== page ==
Miracast is a wireless connections standard for displaying content from devices such as laptops or smartphones on displays such as TVs or projectors. Note that any display, a Windows 10 monitor for instance, may act as a receiver as long as what is powering it supports the Miracast standard.
The technology uses the peer-to-peer Wi-Fi Direct standard, and requires certified devices for communication. Adapters that are plugged in to USB or HDMI ports are available to add support to devices or displays that don’t support Miracast natively.
As far as operating system support is concerned, Miracast is supported by Windows 10 and Windows 8.1, and there is an option for developers to add support in Windows 7 using Wi-Fi Direct. Android supports it as well
As a rule of thumb: most modern computers that run Windows 8.1 or 10 should support Miracast. This means that you may display the screen on another display, for instance a TV. Windows 10 devices may also act as a Miracast receiver. You may check the official product finder page on the Wi-fi Alliance website to find out whether your devices support Miracast.
The following guide explains how to determine whether a Windows device is all set up for Miracast. Even if the device and the operating system support it, there are still things such as old drivers that prevent you from using it.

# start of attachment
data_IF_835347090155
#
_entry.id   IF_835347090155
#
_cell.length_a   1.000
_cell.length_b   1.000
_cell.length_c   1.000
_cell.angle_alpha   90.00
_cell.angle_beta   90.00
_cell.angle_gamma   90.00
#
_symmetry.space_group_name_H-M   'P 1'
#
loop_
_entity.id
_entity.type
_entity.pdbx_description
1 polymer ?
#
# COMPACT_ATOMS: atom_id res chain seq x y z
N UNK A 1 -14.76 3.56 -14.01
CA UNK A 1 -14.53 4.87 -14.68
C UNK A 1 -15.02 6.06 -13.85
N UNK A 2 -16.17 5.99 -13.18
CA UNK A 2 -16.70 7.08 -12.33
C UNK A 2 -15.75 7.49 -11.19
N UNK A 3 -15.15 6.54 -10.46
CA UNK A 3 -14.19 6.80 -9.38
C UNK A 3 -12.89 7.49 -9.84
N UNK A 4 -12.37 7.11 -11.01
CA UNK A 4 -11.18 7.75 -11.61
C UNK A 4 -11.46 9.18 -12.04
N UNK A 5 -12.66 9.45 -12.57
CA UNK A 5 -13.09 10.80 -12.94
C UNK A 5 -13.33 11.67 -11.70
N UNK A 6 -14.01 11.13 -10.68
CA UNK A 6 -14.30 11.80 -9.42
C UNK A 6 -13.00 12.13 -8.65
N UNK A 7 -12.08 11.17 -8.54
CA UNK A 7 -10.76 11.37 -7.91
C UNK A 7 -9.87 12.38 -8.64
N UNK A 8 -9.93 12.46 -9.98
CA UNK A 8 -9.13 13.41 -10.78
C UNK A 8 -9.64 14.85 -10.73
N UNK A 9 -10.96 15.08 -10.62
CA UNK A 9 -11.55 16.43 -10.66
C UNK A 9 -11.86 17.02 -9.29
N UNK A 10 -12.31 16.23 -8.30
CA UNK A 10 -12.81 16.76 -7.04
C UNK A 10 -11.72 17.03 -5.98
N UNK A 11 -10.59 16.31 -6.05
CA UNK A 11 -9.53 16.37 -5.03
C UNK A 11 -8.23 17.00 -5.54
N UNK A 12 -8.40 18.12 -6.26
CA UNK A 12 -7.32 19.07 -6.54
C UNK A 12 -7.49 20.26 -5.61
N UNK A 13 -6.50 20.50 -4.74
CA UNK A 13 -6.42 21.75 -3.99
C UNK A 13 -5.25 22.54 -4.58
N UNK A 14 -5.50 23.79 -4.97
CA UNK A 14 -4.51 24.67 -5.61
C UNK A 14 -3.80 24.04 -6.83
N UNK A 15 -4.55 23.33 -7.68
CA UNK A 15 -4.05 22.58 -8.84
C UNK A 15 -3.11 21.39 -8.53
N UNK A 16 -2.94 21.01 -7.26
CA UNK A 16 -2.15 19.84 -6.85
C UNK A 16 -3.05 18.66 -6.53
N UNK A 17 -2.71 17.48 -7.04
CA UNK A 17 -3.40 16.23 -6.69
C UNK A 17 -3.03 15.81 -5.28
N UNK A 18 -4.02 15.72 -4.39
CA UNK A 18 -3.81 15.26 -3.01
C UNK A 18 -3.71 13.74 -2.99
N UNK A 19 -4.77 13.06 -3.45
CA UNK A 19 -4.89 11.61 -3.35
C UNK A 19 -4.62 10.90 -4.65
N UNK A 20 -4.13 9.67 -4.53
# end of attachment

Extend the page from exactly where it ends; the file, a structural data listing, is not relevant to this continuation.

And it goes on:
Find out if your Windows PC supports Miracast
Microsoft’s Windows 10 operating system ships with an easy way to determine whether the device supports Miracast or not.
- Tap on the Windows-key, type connect, and hit the Enter-key.
You either get “The device doesn’t support Miracast, so you can’t project to it wirelessly”, or ” ‘name’ is ready for you to connect wirelessly”.
If you use Windows 8.1, the situation is different. You may run DirectX Diag to get the answer in this case, but it may not be as reliable:
- Tap on the Windows-key, type dxdiag.exe and hit the Enter-key.
- Confirm any prompt, and wait for the scanning of the device to end.
- Select Save All Information, and pick a local directory.
- Open the saved dxdiag.txt file afterwards, and locate the Miracast entry on it (use find in Notepad or a comparable search option to find it quickly).
Broken down to the requirements, the Windows device needs to support Wi-Fi for Miracast. That’s not the only requirement though, as the wireless adapter needs to support Virtual Wi-Fi and Wi-Fi Direct. This means that you need a device that supports at least NDIS 6.3, as Wi-Fi Direct was introduced in that version.
Additionally, the display driver needs to support WDDM 1.3 and Miracast. If the driver is up to date, support for that should be there.
How do you find out about that?
- Tap on the Windows-key, type powershell and hit enter.
- Use the command Get-NetAdapter | Select Name, NdisVersion to list the supported NdisVersion of each network adapter.
- Make sure it is at least 6.3.
For WDDM support, check the DxDiag diagnostic log that you saved to your system earlier. Search for WDDM to display the support version.
Now You: Do you use Miracast or comparable services?
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